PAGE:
The number of new customers joining the community last week was flat week over week, but remains up dramatically for the year.

Last week, the most popular areas for discussion on the community was up dramatically over the year.

Last week, the top three searches on the community were for 1016, 523, and questions about orange and gray clouding DNS records.

Visitors to the community were looking for assistance on topics with a lot of self-help resources that are available.

Those resources are available if you know where to look for them, how to search for them, and when and where and how you reach out for assistance.

So today, we're going to talk about how to find self-help resources like tips, tutorials, learning center, as well as the help center, and what tools to use to be able to troubleshoot them and how to interpret the results of those tools.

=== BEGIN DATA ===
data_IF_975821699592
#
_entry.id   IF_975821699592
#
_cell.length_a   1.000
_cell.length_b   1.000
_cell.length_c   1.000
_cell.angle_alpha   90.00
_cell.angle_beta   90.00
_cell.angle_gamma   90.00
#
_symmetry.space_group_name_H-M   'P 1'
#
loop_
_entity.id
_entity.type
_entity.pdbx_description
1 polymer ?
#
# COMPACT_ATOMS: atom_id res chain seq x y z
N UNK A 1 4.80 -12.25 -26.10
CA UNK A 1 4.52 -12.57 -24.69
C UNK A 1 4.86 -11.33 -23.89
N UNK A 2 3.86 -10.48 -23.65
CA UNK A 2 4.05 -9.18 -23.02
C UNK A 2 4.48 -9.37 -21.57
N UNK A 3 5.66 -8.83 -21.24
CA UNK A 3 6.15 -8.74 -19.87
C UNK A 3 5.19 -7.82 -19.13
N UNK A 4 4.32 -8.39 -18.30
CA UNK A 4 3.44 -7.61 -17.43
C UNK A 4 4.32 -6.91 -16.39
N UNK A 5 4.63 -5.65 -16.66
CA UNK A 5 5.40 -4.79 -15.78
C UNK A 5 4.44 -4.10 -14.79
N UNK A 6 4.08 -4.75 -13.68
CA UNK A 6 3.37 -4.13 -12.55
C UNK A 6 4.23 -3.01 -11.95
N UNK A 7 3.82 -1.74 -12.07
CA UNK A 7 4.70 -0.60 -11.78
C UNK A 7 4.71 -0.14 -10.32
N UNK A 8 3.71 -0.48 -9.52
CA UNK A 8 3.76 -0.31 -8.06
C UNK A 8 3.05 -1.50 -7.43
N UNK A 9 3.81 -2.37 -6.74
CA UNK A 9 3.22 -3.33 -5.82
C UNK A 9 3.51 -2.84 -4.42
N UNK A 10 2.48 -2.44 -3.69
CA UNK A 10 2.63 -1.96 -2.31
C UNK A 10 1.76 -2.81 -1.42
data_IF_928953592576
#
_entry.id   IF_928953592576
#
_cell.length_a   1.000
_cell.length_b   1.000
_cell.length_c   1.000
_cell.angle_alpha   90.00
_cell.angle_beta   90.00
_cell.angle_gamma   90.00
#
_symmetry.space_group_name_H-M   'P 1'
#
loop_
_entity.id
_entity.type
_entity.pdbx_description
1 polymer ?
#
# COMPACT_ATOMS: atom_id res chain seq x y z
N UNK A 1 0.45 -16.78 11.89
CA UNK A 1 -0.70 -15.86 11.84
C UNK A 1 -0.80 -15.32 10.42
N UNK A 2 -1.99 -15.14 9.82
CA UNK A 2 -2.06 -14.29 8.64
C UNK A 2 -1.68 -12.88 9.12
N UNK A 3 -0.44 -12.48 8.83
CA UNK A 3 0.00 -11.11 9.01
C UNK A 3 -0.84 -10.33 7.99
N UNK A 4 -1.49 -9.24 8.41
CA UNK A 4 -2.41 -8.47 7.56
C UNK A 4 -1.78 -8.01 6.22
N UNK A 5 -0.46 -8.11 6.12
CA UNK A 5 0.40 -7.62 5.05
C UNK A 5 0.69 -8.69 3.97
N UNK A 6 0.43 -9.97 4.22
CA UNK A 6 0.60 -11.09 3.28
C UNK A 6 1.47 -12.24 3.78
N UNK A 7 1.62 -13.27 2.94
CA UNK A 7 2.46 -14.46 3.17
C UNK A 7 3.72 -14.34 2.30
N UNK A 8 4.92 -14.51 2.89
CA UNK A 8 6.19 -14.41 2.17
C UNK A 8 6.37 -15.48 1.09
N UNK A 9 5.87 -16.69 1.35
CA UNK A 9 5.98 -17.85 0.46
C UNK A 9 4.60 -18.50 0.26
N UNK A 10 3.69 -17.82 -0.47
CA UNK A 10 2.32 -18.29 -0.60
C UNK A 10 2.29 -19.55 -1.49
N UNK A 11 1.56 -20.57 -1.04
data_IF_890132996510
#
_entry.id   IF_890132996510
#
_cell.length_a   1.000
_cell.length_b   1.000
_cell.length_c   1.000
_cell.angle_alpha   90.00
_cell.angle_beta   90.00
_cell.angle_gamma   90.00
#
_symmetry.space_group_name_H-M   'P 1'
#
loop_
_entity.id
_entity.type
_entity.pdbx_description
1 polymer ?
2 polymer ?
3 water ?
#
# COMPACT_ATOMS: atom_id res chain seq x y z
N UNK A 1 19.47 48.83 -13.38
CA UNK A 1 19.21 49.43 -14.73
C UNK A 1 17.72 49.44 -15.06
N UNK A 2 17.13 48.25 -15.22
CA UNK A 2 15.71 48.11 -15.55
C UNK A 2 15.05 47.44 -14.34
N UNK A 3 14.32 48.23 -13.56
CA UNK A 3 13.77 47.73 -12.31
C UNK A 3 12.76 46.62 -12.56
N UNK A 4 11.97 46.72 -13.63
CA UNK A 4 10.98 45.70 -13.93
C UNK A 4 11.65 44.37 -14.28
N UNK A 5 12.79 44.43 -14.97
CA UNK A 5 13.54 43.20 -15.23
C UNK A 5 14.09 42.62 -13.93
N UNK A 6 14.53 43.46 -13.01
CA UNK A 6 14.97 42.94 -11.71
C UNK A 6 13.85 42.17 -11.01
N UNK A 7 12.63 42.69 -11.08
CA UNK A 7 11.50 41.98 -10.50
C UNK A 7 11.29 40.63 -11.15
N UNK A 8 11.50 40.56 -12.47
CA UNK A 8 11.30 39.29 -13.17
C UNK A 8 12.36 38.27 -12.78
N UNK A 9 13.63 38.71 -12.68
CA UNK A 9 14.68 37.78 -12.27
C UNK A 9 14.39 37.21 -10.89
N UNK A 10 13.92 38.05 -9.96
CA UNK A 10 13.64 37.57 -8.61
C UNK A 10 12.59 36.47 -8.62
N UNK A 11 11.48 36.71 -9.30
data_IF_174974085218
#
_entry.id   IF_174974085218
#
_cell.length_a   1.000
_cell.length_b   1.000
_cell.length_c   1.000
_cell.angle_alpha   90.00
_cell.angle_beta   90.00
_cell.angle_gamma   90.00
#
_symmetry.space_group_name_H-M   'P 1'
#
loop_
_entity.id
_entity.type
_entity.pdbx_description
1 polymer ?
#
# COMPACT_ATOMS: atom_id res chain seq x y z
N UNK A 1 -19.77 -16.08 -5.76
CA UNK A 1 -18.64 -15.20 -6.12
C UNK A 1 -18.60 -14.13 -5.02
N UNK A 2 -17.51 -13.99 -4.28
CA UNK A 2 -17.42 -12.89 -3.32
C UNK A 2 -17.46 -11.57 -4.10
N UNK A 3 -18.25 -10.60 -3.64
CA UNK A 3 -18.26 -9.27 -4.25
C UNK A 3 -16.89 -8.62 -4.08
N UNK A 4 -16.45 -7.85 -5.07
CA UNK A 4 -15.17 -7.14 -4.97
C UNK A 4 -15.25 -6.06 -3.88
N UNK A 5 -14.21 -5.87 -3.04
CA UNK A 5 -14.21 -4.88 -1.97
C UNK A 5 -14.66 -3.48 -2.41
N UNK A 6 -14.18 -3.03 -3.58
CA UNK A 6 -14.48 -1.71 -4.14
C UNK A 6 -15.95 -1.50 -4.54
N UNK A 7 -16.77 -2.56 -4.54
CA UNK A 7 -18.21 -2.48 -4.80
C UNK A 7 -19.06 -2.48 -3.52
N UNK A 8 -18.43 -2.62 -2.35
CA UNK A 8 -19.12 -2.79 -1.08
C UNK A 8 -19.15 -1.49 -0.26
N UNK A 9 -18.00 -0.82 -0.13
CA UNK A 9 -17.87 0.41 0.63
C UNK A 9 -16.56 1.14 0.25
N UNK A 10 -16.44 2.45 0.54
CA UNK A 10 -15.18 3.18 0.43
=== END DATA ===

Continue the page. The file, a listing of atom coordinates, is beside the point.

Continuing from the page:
Before we dig into the issues that we're going to be talking about today, I'm going to be referencing a number of sites, posts, tips, and tutorials throughout the show.

Go to the link that's shown on the screen to follow along or to reference it later.

We'll work through the issues based on the popularity of the searches, starting with the 1016 and the 523 error, and then we'll go in and we'll talk about some of the other additional resources that are available to help you.

Welcome to the Cloudflare community.

The Cloudflare community is open for all Cloudflare customers to use.

Membership is free, and folks come here and ask questions as well as trying to solve problems as well as trying to improve performance.